Over the weekend I drew a blue jay fledgling as part of a WIP comic, and really had fun with it! So I decided to give her a few friends, including a fledgling robin from a previous comic, plus a cardinal, a crow, and the ugly-but-so-darn-cute baby pigeon. All five birds are available as stickers and other merch over at my Redbubble shop. If you have any other species you’d like to see added to the collection, let me know, too. And as always I am open for general art commissions!

They Are Other Nations

New Comics, Redbubble

This is my favorite quote from Henry Beston, from his well-known work The Outermost House. Western society tends to see Homo sapiens as being superior to all other life forms, when in fact we are just one of many beautiful, intricate, and ultimately ephemeral species to spend time on this planet. Beston’s quote captures that sentiment for me, and I would be remiss if I didn’t dedicate at least one comic to these words.

I don’t have any particular reason why I chose a Roosevelt elk (Cervus canadensis roosevelti) to go with the quote, other than I just felt like drawing one. I have a tendency to make my long-nosed mammals look too horse- or dog-like, so I wanted to really work on capturing the contours of the elk himself. Maybe someday I’ll be brave enough to try a front-facing view (foreshortening!) but for now, I’m happy with this.

Also, this guy is a sticker (without the text) at my Redbubble store.

Did You Know…How Parrots Talk?

New Comics, Redbubble

Parrots aren’t the only birds that can talk, either! Corvids (especially ravens and crows), European starlings, northern mockingbirds, and lyrebirds are all great mimics, though the hill myna is said to have the best ability. Their mimicry isn’t limited to just human voices or bird songs either. “Talking” birds have been heard imitating everything from vehicles and chainsaws to smoke detectors and microwaves. The possibilities are endless!

Also, this handsome specimen is available as a sticker at my Redbubble shop. Put a bird on it!

Species portrayed: Congo African grey parrot (Psittacus erithacus)

The Potoo!!

New Comics, Redbubble

What can I say? I love these Muppet birds! I know we’re just anthropomorphizing their giant nocturnal eyes and wide, insect-catching mouths, but indulge our squees a little, okay? I tried showing two of my favorite behaviors of this bird, the still camouflage mode, and “Hey! Leave me alone!” fluffbird excitement.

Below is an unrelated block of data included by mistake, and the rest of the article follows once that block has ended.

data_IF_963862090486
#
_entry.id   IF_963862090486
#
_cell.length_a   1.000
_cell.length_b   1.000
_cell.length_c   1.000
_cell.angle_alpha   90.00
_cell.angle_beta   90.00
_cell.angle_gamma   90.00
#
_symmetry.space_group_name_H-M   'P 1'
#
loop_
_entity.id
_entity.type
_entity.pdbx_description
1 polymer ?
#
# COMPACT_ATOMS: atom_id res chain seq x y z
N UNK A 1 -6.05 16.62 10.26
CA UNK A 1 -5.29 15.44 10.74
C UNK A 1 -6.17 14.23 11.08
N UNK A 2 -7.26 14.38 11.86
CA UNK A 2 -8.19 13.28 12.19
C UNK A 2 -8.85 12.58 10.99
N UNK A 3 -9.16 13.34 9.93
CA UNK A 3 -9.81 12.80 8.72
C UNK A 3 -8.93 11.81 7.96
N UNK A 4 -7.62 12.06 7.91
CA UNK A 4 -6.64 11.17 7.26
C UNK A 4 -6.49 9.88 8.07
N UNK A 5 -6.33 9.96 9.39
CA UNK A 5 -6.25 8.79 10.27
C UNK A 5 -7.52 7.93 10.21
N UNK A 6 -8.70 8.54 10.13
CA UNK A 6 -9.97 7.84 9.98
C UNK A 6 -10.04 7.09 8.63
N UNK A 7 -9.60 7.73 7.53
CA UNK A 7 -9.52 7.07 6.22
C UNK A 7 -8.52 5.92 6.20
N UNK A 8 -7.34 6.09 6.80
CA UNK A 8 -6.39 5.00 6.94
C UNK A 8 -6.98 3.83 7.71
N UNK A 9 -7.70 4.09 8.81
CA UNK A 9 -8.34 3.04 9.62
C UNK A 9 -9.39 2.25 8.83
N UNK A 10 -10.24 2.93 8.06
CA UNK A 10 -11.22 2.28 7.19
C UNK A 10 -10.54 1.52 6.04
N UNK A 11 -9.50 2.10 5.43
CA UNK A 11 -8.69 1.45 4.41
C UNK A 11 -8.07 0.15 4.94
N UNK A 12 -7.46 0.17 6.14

Oh, and hey–you can get a sticker featuring my potoo pair over here at Redbubble!

Species portrayed: Common potoo (Nyctibius griseus)

That’s a Moray – A Parody

New Comics, Redbubble

This was prompted by a Twitter thread a while back which consisted of a bunch of people making up “That’s Amore/That’s a Moray” parody verses for the fun of it. As usually happens when folks play with this pun, it was mostly one-shots of “When [something an eel does and you observe it] that’s a moray!” I decided I wanted to take this further and do a parody of the entire song, as closely as I could. I did still take a few liberties, and it’s not full length due to space constraints, but you should be able to sing this in its entirety to the original melody.

I also wanted to take the opportunity to dispel some myths about moray eels. While yes, they can deliver a nasty bite if you really, really mess with them, for the most part they’re pretty shy and don’t want to be bothered. They’re also small enough that they aren’t going to see you as a potential meal, even if those pharyngeal second jaws are pretty freaky looking at first!

Finally, I have an exciting announcement! I have officially opened a Redbubble store, and this design is the first one available there, mostly as prints and stickers. You can check it out by clicking on this Redbubble link right here.

Species portrayed: Undulated moray (Gymnothorax undulatus), snowflake moray (Echidna nebulosa), redface moray (Monopenchelys acuta), zebra moray (Gymnomuraena zebra), Seychelles moray (Anarchias seychellensis), viper moray (Enchelynassa vinolentus), ribbon eel (Rhinomuraena quaesita)